JUL 20, 2023 1:03 AM PDT

SARS-CoV-2 Can Infect Liver Cells, Impairing Glucose Metabolism

WRITTEN BY: Carmen Leitch

New research has shown that SARS-CoV-2, the virus that causes COVID-19, can infect liver cells, which are also known as hepatocytes. The hepatocyte infection triggers glucose production, which leads to a condition called hyperglycemia that is similar to diabetes, in patients who are have been hospitalized. This occurs even when the patient's blood glucose levels are normal poor to their hospital admission. The findings have been reported in the Proceedings of the National Academy of Sciences (PNAS), and this new insight may help patients.

Transmission electron micrograph of SARS-CoV-2 virus particles (gold) within endosomes of a heavily infected nasal Olfactory Epithelial Cell. Image captured at the NIAID Integrated Research Facility (IRF) in Fort Detrick, Maryland. Credit: NIAID

In this work, scientists analyzed clinical samples taken from COVID-19 patients, 269 individuals from one hospital and 663 from another, between March and August 2020. These were compared to a samples taken from patients with respiratory diseases other than COVID-19, who were in the same hospitals at the same time. The investigators determined that SARS-CoV-2 can bind to the ACE2 and GRP78 receptors to infect hepatocytes, which increases the production of glucose in the liver.

An assessment of primary hepatocytes from patients confirmed that the cells were infected with SARS-CoV-2, and the virus was also replicating in hepatocytes. "This was most interesting, mainly because the virus didn't cause the death of these hepatocytes but used them to replicate and also increased the amount of glucose produced," said senior study author Luiz Osório Silveira Leiria, a professorat the University of São Paulo’s Ribeirão Preto Medical School (FMRP-USP).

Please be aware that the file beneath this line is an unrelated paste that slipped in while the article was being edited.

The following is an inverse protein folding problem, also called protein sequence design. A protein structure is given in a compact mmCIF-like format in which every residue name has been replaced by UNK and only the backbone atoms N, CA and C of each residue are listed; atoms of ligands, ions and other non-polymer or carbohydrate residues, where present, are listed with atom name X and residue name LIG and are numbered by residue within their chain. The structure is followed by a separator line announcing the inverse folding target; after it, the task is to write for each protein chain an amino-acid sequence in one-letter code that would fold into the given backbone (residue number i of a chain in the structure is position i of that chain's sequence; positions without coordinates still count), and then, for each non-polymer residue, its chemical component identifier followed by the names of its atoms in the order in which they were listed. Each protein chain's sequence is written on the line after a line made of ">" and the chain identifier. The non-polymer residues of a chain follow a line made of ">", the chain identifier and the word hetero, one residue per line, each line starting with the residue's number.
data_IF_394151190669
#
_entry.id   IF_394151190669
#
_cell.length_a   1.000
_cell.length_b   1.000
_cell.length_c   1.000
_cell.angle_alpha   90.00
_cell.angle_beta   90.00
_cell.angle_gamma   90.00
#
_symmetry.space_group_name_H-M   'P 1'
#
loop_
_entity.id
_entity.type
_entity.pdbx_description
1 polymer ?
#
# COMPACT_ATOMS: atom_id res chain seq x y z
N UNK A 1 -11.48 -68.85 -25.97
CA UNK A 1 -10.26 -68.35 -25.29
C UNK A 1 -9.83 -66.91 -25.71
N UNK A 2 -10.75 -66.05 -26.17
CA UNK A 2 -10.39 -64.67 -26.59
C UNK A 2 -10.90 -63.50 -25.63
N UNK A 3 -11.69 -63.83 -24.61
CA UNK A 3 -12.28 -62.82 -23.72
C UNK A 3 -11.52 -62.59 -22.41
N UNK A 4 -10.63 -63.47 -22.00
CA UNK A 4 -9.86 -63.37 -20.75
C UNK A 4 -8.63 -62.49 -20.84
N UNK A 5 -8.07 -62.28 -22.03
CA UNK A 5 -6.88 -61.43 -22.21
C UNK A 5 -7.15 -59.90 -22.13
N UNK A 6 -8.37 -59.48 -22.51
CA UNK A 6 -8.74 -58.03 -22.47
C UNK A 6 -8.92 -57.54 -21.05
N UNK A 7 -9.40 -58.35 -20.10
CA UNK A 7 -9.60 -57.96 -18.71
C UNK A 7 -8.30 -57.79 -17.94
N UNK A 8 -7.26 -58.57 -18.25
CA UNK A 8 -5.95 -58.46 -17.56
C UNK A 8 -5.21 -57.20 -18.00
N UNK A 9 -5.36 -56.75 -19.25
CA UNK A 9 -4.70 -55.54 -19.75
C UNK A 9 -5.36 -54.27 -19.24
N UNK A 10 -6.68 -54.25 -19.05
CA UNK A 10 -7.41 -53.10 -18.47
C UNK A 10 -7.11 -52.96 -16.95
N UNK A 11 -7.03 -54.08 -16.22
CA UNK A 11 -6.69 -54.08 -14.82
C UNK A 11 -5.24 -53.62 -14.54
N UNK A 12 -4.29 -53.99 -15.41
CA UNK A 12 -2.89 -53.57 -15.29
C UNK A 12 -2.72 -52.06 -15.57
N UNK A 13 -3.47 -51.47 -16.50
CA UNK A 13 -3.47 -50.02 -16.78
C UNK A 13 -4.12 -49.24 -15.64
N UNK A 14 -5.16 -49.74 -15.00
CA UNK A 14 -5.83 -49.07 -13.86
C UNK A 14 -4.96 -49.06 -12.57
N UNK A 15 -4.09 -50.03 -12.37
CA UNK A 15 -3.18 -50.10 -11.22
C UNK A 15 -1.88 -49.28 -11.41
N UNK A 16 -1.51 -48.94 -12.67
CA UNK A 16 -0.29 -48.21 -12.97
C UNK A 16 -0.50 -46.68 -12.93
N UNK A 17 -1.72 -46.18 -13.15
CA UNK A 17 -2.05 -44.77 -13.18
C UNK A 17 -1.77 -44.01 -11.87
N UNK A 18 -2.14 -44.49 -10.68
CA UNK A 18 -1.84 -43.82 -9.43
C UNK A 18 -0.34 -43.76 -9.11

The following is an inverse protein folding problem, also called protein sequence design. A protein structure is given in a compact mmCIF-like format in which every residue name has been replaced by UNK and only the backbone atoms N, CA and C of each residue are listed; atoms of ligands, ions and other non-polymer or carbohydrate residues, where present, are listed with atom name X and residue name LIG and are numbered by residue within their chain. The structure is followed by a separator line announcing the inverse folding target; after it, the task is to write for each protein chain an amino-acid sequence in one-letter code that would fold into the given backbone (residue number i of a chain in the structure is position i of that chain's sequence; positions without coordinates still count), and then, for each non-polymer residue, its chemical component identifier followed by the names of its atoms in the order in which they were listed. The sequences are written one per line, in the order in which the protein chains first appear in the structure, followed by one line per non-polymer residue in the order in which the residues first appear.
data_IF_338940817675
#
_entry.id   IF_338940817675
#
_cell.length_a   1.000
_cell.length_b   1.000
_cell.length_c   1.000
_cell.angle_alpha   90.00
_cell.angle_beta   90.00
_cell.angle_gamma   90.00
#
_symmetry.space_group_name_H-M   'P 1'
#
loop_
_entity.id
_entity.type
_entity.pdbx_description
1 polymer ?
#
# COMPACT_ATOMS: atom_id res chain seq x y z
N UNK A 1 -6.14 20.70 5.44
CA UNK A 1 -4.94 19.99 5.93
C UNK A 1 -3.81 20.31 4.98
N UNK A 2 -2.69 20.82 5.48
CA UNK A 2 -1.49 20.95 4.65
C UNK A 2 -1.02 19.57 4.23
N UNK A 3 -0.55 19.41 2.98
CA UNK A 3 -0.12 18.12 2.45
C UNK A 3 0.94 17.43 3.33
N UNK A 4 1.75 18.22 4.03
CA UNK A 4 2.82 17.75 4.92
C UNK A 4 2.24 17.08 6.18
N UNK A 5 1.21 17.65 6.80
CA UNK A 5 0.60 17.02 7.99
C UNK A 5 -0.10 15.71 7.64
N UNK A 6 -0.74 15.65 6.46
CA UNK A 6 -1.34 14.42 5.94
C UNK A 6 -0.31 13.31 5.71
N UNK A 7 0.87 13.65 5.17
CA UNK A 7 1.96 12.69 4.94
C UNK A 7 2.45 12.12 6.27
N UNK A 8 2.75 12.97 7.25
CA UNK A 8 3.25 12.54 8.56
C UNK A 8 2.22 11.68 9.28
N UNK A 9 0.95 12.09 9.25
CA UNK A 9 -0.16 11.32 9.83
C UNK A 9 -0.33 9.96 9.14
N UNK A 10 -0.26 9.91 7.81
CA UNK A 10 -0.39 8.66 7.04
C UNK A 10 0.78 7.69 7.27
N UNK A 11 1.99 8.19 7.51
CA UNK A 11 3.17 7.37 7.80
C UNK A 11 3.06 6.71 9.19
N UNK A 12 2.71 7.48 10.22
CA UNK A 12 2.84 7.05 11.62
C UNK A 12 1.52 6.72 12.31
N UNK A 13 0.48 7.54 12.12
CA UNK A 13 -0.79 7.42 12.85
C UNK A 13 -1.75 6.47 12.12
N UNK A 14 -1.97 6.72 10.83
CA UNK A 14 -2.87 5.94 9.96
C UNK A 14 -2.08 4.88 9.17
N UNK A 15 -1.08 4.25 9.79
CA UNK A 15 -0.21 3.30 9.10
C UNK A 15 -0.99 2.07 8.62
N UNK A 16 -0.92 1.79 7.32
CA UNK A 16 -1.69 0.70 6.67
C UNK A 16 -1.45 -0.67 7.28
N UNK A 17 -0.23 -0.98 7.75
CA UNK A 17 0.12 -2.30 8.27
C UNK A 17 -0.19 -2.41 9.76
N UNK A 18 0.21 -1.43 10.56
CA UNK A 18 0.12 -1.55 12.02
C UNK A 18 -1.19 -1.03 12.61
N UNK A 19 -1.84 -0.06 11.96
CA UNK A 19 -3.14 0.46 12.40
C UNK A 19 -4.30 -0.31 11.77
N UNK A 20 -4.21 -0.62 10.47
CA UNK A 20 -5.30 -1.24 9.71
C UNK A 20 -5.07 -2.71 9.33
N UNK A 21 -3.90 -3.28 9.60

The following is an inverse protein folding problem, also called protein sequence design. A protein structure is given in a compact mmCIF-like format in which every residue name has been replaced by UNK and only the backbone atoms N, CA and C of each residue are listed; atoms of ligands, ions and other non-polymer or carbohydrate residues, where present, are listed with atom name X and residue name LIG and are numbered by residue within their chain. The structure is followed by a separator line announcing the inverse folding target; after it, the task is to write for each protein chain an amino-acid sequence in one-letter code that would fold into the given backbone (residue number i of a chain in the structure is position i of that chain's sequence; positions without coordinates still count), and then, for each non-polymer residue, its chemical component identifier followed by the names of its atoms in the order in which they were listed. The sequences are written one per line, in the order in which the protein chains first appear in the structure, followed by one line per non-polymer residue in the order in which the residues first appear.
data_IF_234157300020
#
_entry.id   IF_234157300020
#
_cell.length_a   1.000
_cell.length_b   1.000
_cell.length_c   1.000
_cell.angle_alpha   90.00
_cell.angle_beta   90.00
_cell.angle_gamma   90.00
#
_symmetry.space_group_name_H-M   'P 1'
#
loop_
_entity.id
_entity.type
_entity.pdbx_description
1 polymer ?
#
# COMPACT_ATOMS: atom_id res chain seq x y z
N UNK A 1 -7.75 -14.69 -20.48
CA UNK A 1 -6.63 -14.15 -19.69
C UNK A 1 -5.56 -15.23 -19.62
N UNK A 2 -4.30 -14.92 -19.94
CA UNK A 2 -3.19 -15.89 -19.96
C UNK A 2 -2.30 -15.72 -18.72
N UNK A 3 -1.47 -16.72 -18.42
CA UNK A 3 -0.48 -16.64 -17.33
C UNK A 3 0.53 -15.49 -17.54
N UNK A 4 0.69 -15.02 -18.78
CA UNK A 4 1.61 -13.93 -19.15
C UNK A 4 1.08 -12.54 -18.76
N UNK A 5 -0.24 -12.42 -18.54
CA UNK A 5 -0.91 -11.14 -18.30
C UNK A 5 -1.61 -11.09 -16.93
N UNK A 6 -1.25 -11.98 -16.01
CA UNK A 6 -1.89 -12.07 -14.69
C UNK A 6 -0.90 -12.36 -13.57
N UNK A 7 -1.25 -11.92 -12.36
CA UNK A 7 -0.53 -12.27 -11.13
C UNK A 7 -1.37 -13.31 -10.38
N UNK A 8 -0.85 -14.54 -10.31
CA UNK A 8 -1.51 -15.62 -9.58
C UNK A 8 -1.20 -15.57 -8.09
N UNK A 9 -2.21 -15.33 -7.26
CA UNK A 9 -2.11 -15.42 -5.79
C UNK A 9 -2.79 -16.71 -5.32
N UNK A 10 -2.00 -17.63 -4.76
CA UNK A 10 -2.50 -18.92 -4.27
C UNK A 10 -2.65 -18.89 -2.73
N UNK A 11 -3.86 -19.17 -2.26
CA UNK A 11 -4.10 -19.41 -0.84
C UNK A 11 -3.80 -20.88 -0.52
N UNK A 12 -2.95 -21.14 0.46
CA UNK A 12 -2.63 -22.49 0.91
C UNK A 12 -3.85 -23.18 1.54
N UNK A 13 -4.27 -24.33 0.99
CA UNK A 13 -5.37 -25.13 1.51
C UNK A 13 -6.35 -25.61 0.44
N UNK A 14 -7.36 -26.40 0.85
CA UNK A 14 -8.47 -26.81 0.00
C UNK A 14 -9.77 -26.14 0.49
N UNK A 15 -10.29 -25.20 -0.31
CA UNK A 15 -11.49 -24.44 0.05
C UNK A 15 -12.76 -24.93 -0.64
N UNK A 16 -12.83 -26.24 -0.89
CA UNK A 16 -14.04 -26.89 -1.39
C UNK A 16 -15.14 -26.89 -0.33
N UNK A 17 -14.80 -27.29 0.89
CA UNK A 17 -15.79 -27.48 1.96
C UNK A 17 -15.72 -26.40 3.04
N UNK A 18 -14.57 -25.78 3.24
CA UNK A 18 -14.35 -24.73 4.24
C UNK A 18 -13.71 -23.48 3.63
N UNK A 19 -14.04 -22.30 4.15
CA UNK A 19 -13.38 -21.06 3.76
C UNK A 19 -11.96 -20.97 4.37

The scientists also assessed various treatments to determine whether any could inhibit GRP78 and ACE2. One candidate is metformin,which has been used as a type 2 diabetes therapeutic because the drug inhibits hepatic glucose production.

"Other studies found that intensive therapy with insulin in the hospital doesn't necessarily help these patients. A drug like metformin is more effective than insulin. Of course, metformin acts in various ways, but it's a potential route to provide additional protection for these patients," Leiria said.

The study authors noted that hyperglycemia is common in people who are hospitalized with COVID-19 regardless of whether or not they have diabetes. This feature of the disease has also been linked to poor patient outcomes. This study may explain why diabetes is also a risk factor for severe COVID. Other research has indicated that people with type 1 diabetes have a 3.5 times greater risk of death from COVID-19, and type 2 diabetics have a two times greater risk compared to people without diabetes.

While hyperglycemia can be caused when the immune system attacks the pancreatic cells that generate insulin, as in type 1 diabetes, the COVID-19 patients had no signs of pancreatic damage or disruptions in insulin production. That was when the researvchers turned to the liver, and found problems there.

"Confirming the link with receptors GRP78 and ACE2 was the cherry on the cake for our study, but the most significant result was that SARS-CoV-2 causes hyperglycemia directly, regardless of corticoid use, stress due to hospitalization, body weight and diabetes. It's the first time the virus has been shown to cause hyperglycemia directly," said Leiria.

Other research has indicated that SARS-CoV-2 can also infect fat cells and adipose tissue might act as a viral reservoir.

Sources: FAPESP, Proceedings of the National Academy of Sciences

About the Author
Bachelor's (BA/BS/Other)
Experienced research scientist and technical expert with authorships on over 30 peer-reviewed publications, traveler to over 70 countries, published photographer and internationally-exhibited painter, volunteer trained in disaster-response, CPR and DV counseling.
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